Where Have All The Linkers Gone?

A unique combination of factors is having a profound effect on the “link graph” being created today, with many implications for those of us in the content publicity/link building field.

Mobile devices are impacting URL sharing

First and foremost among these factors is the “device effect.” The device effect means that a huge number of us are now consuming our content on a mobile device that fits in our hands, such as a smartphone or tablet.

A decade ago, if you wanted to go online, you generally had to do it on your laptop or desktop computer. Not today. The transition to a more mobile Internet has had a profound effect not only on the was people consume content, but also on the way people share and distribute it.

Not long ago, if you wanted to post or share a link with others, you had to know a bit of HTML, and you had to type the full URL out. The big shortcut back then was copy/paste.

The link graph of the mid- to late 90s had very little link spam compared to today, simply because it was too much of a hassle to actually create links. The idea of a link removal service in 1998 would have been laughable. (Actually, it’s just as laughable today — but that’s another story for another day.)

However, HTML editors evolved (early versions of Netscape had a “Composer” feature), FTP became popular and bingo — we were collaborating and creating webpages and link guides and felt like actual publishers.  (Anyone remember ZEAL?)

Blogs came next, and third-party services like AddThis and ShareThis made it simple for webmasters to encourage the sharing of website content. Such features allowed readers to share links with ease. This was all pre-mobile, and the exploding link graph of those days was a large part of why Google dominates the search landscape now – -they realized early on what all those links meant.

Now that mobile devices dominate our daily lives, true link authorship — meaning typing URLs out on a keyboard or copy/pasting them into an HTML document or blog post — has changed dramatically. There are statistics that describe the shocking migration to mobile devices by content consumers — one stat that amazes me is that mobile traffic in 2012 was 12 times as large as was all traffic on the Internet  in 2000!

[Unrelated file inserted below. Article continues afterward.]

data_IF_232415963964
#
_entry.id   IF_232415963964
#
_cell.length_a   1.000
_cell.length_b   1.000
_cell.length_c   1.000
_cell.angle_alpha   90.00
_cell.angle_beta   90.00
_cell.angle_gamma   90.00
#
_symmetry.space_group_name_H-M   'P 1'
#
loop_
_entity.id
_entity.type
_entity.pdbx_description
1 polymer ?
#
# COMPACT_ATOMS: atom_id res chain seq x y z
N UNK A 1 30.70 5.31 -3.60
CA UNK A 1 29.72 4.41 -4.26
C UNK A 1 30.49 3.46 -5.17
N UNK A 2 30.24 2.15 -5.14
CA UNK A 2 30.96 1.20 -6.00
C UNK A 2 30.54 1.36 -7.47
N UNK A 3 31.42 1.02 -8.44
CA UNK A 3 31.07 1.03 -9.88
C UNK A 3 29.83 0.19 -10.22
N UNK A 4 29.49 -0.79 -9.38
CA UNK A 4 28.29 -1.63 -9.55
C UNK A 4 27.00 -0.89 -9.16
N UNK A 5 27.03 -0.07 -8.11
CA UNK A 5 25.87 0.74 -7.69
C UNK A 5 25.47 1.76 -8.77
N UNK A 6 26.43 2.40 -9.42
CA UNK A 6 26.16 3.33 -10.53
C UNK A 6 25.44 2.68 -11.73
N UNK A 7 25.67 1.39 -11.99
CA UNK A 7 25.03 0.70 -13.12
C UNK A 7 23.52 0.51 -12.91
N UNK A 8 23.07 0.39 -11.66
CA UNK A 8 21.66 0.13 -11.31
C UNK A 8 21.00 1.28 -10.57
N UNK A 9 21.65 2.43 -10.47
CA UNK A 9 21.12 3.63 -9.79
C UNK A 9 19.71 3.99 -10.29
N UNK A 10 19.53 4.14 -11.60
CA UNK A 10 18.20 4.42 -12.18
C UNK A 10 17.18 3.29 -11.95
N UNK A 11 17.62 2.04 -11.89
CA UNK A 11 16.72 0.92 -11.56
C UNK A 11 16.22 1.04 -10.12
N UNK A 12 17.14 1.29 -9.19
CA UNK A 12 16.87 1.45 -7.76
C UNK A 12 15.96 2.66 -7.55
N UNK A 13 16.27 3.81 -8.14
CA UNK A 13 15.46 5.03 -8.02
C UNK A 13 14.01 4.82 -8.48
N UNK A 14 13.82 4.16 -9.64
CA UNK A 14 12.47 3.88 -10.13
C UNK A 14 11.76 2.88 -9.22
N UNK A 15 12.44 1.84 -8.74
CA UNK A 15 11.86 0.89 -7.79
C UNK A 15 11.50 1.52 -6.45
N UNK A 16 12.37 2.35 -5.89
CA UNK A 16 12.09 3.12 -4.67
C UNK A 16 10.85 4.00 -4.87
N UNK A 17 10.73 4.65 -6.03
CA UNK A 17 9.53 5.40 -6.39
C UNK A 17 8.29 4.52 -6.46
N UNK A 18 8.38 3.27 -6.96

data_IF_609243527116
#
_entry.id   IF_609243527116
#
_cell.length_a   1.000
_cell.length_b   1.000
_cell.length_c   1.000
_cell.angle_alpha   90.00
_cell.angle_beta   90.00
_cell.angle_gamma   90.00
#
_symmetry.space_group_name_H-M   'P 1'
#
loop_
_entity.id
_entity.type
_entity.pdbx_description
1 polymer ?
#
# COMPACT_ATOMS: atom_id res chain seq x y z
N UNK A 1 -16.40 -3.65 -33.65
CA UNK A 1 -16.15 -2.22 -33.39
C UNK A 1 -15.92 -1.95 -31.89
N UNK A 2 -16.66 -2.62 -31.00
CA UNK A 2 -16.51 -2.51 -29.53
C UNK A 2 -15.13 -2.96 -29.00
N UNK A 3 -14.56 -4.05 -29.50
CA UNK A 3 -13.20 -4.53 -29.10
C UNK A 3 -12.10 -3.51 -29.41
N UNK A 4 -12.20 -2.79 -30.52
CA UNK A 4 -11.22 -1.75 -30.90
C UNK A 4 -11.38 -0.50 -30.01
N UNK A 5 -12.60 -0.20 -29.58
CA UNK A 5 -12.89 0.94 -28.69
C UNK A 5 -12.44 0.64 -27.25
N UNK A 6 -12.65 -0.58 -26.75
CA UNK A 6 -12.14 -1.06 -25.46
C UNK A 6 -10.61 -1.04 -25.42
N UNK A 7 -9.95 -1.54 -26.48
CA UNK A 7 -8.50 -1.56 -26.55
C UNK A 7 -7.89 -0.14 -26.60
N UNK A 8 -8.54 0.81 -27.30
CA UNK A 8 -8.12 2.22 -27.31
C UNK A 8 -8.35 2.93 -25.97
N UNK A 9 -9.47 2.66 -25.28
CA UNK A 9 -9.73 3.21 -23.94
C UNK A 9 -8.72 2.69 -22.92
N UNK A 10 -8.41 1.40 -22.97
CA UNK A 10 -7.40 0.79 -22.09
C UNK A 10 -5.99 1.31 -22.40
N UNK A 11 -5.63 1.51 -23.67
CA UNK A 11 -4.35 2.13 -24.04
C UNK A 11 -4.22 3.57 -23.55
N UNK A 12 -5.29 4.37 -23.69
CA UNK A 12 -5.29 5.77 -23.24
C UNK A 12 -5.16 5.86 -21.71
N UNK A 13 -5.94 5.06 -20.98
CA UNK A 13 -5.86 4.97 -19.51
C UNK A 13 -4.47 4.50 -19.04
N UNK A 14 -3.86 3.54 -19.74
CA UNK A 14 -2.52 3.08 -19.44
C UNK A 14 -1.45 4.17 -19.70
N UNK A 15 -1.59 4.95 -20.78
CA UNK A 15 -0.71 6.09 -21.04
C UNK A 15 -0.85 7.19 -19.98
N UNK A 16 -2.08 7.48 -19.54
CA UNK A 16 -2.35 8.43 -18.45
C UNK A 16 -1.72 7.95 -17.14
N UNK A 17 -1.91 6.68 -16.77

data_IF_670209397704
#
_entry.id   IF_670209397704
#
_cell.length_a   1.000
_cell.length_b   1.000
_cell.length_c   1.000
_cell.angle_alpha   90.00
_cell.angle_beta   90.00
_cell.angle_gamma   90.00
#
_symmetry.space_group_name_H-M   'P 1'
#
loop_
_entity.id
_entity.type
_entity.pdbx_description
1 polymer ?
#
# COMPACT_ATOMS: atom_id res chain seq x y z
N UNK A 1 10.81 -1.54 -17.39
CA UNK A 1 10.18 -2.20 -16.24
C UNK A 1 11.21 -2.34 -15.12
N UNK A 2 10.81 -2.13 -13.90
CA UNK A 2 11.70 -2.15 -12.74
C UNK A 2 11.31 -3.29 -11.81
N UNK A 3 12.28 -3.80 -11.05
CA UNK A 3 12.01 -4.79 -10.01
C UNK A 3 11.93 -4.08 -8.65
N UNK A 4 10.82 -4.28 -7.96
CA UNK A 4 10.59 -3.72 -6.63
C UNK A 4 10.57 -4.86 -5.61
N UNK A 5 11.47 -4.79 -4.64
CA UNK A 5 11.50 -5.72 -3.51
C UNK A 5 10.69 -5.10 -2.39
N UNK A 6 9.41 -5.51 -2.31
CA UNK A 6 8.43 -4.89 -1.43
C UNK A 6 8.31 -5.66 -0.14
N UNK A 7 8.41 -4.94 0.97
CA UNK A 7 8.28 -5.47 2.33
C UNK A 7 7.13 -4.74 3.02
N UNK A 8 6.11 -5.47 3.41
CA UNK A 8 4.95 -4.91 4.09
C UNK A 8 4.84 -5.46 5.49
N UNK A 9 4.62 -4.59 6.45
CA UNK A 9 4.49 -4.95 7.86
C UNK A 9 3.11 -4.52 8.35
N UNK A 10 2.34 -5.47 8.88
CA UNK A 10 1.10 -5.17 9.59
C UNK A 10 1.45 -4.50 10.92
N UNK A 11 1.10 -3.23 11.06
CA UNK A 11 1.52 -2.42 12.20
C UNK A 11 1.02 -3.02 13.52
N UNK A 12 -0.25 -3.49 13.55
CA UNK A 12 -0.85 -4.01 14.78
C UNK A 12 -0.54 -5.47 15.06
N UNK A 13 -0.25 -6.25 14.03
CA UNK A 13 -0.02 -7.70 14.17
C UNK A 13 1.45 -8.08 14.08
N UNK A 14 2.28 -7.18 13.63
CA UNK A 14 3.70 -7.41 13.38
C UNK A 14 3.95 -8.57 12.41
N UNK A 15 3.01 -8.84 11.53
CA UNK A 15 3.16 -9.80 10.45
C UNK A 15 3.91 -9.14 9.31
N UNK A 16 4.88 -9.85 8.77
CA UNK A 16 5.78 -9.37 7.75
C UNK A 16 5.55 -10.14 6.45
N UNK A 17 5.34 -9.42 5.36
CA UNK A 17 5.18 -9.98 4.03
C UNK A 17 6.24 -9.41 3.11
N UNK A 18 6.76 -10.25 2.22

Think about that for a moment. If someone had told you in 2000 that, by 2012, there would be 12 times more Internet content read or watched on phones (or things called “tablets”) than is currently consumed in total, you would not have believed it. In 2000, my cell phone didn’t have a screen at all — and it was still painful to watch online video on a desktop, even if you had a cable modem.

While I do not have hard statistics on the effect the migration to mobile devices has had on people’s ability to type in, post, and share URLs, I imagine it has to be profound. After all, how many links today originate via Facebook or Twitter sharing buttons that are embedded within content?

Add to the mix LinkedIn, Pinterest, and a few others that have managed to reach a relatively decent mass of button installs, and what we now have is a scenario where more URLs migrate from person to person via mobile device button sharing than by people actually opening up a laptop and posting a URL via a keyboard.

Even my own habits bear this out. On the weekends, I consume my email, Web content, etc., exclusively through my iPad and iPhone. I don’t go near my laptop. I used to bring my laptop in from the office to the house on weekends. I don’t have to do that anymore. I use an iPad almost exclusively when in the house, and iPhone when on the road.

How does this affect my link creation habits? Dramatically. I simply don’t “create” links anymore when I’m on those devices. I might share a link via the “Email a link to this page” option provided by the mobile Safari browser or click a “Tweet this” button via a mobile interface, but what I’m not doing is the bread and butter of the link builder’s daily activity: sitting at a desk, working on a large machine, entering link data into submission forms, inserting links into content via HTML code, emailing link requests, etc.

My actual link building work takes place with me sitting at a desk the same way as I did in 1994, and that is not likely to change for a long time. I honestly do not have any recollection of a time when I have performed the work of link building via my iPad, unless you count the sending of an email. And even that’s not an easy thing to do, as a properly crafted email link request is going to have to include elements that are not mobile device-friendly.

Try writing a blog post via a mobile interface and including a long URL to a cool page or video you found — it’s torture.  It would take less time to simply drive to your office, fire up the PC and write it that way. And, if you’re a link curator — meaning you seek out, evaluate and share topical links in clumps — you aren’t authoring your posts on a tablet. You have a mouse in hand and a 24-inch monitor in front of you. Friction is the enemy of link sharing.